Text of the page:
Definitions

from The American Heritage® Dictionary of the English Language, 5th Edition.

  • adjective Delicately beautiful or charming and usually small.
  • adjective Delicious; tasty.
  • adjective Fastidious or finicky.
  • adjective Frail in constitution or health.
  • noun Something delicious; a delicacy.

from The Century Dictionary.

  • noun Worth; value; excellence.
  • noun A matter of joy or gratification; special regard or pleasure.
  • noun Pl. dainties (dān′ tiz). Something delicate to the taste; something delicious; a delicacy.
  • noun Darling: a term of fondness.
  • noun Synonyms Tidbit, etc. See delicacy.
  • Valuable; costly.
  • Exhibiting or possessing delicate beauty, or exquisite taste or skill; elegant; beautiful; neat; trim.
  • Pleasing to the palate; toothsome; delicious: as, dainty food.
  • Of acute sensibility or nice discrimination; sensitive.
  • Especially Of nice discrimination as regards taste; nice or over-nice in selecting what is preferred in any class of things, as food, clothing, etc.; hence, squeamish: as, a dainty taste or palate; dainty people.
  • Nice as regards behavior, decorum, intercourse, etc.; fastidious; hence, affectedly fine; effeminate; weak.
  • = Syn, 2. Pretty. Savory, luscious, toothsome.5 and Nice, Fastidious, etc. See nice.

from the GNU version of the Collaborative International Dictionary of English.

  • noun obsolete Value; estimation; the gratification or pleasure taken in anything.
  • noun That which is delicious or delicate; a delicacy.
  • noun Poetic A term of fondness.
  • adjective obsolete Rare; valuable; costly.
  • adjective Delicious to the palate; toothsome.
  • adjective Nice; delicate; elegant, in form, manner, or breeding; well-formed; neat; tender.
  • adjective Requiring dainties. Hence: Overnice; hard to please; fastidious; squeamish; scrupulous; ceremonious.
  • adjective [Obs.] to assume or affect delicacy or fastidiousness.

from Wiktionary, Creative Commons Attribution/Share-Alike License.

  • noun obsolete Esteem, honour.
  • noun A delicacy.
  • noun Canada, Prairies and northwestern Ontario Fancy cookies, pastries, or squares served at a social event (usually plural).
  • adjective obsolete Excellent; valuable, fine.
  • adjective Delicately small and pretty.
  • adjective Fastidious and fussy when eating.

from WordNet 3.0 Copyright 2006 by Princeton University. All rights reserved.

  • adjective especially pleasing to the taste
  • noun something considered choice to eat
  • adjective delicately beautiful
  • adjective affectedly dainty or refined
  • adjective excessively fastidious and easily disgusted

Etymologies

from The American Heritage® Dictionary of the English Language, 4th Edition

[Middle English deinte, excellent, excellence, from Old French deintie, from Latin dignitās, from dignus, worthy; see dek- in Indo-European roots.]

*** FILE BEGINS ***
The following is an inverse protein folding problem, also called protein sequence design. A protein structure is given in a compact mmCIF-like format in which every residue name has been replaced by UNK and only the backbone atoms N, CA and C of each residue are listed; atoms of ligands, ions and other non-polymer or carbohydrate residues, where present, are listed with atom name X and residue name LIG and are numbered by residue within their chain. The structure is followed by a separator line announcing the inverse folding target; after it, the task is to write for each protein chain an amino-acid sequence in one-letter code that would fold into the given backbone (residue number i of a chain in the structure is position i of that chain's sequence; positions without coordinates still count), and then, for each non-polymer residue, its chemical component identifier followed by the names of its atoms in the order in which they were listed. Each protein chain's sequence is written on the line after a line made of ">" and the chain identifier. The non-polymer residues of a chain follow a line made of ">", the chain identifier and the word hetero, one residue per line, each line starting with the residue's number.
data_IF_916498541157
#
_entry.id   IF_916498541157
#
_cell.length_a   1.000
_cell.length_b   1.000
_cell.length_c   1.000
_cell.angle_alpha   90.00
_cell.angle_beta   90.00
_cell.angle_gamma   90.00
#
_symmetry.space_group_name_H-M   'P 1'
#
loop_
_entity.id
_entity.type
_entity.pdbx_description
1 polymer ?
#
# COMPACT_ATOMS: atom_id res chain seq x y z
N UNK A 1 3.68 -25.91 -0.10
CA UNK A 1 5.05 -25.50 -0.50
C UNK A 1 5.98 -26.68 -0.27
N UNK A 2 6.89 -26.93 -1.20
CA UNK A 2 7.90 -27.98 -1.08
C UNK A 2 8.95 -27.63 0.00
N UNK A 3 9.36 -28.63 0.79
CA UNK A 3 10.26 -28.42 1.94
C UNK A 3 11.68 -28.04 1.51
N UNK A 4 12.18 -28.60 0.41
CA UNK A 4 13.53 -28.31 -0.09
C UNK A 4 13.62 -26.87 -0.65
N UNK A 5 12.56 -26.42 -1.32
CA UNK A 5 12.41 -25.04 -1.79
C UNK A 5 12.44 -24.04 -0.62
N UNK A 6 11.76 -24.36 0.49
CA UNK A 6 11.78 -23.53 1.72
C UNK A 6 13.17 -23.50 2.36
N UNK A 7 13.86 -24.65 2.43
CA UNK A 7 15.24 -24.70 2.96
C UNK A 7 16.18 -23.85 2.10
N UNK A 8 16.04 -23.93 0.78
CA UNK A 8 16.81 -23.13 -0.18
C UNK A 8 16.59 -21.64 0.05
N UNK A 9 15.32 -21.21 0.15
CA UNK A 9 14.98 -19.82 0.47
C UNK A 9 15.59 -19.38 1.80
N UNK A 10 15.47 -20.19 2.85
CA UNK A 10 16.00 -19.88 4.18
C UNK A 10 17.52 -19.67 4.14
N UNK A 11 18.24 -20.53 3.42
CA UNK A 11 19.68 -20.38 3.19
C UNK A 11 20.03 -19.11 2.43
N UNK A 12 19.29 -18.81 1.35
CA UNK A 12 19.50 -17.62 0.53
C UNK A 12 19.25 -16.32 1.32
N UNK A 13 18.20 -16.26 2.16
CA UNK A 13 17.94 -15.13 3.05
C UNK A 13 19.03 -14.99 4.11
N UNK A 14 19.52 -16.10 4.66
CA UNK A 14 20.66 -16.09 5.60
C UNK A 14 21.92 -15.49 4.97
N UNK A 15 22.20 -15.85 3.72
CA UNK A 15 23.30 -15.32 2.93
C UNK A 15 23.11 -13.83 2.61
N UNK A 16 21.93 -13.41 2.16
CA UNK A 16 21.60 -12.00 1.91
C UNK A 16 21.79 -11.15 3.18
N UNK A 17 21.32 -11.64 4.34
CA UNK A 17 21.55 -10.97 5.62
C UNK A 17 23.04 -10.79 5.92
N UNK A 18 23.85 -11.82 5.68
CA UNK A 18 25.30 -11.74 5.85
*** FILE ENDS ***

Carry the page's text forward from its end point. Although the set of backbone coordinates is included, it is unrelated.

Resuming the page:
from Wiktionary, Creative Commons Attribution/Share-Alike License

From Old French deintié, from Latin dignitātem.

Examples

  • Though he does not succeed in the delineation of the great and grand passions of our nature, he is very successful in the sphere of its humane and tender sentiments; and though open to criticism for the jaunty audacity with which he coins dainty sweetnesses of expression rejected by all dictionaries, and for an occasional pertness in asserting opinions of doubtful truth, he is so lovable a creature that we pardon his literary foibles as we would pardon the personal foibles of a charming companion and friend.

    The Atlantic Monthly, Volume 01, No. 01, November, 1857 A Magazine of Literature, Art, and Politics

  • At stately Augusta, where change forever has been taken in dainty sips, this is like the frat boys just showed up with a keg.

    USATODAY.com - Traditions die hard at Augusta National

  • I did her hair, soft-like, round her forehead, all in dainty curls, and just to one side of her neck I put a bunch of most beautiful purple pansies.

    The Garden Party, and Other Stories

  • In one corner the waitresses, in dainty caps and aprons, had put their heads together, and were eagerly whispering to one another whilst casting furtive looks at the small group assembled in front of one of those pretty alcoves, which, as you know, line the walls all round the big tea-room at Mathis '.

    Lady Molly of Scotland Yard

  • They were clothed in dainty muslin, three as sweet young girls as one would ever meet.

    Just Patty

  • The tea was excellent; the toast was in dainty, delicate, thin brown strips.

    Melbourne House

  • "Undreamed of!" cried Mercedes, throwing up her hands in dainty dismay.

    Chapter 5

  • "Undreamed of!" cried Mercedes, throwing up her hands in dainty dismay.

    Chapter 5, The Toil of Trace and Trail

  • Kind-hearted but rough-mannered youths, who loved Merry very much, but teased her sadly about her "fine lady airs," as they called her dainty ways and love of beauty.

    Jack And Jill

  • Kind-hearted but rough-mannered youths, who loved Merry very much, but teased her sadly about her "fine lady airs," as they called her dainty ways and love of beauty.

    Jack and Jill

Comments

New comments are temporarily disabled while we update our database.

  • Clever how weirdnet uses the word within its own definition!

    December 2, 2007

  • It seems to do that fairly frequently, I've noticed.

    December 3, 2007

  • See pair.

    December 3, 2007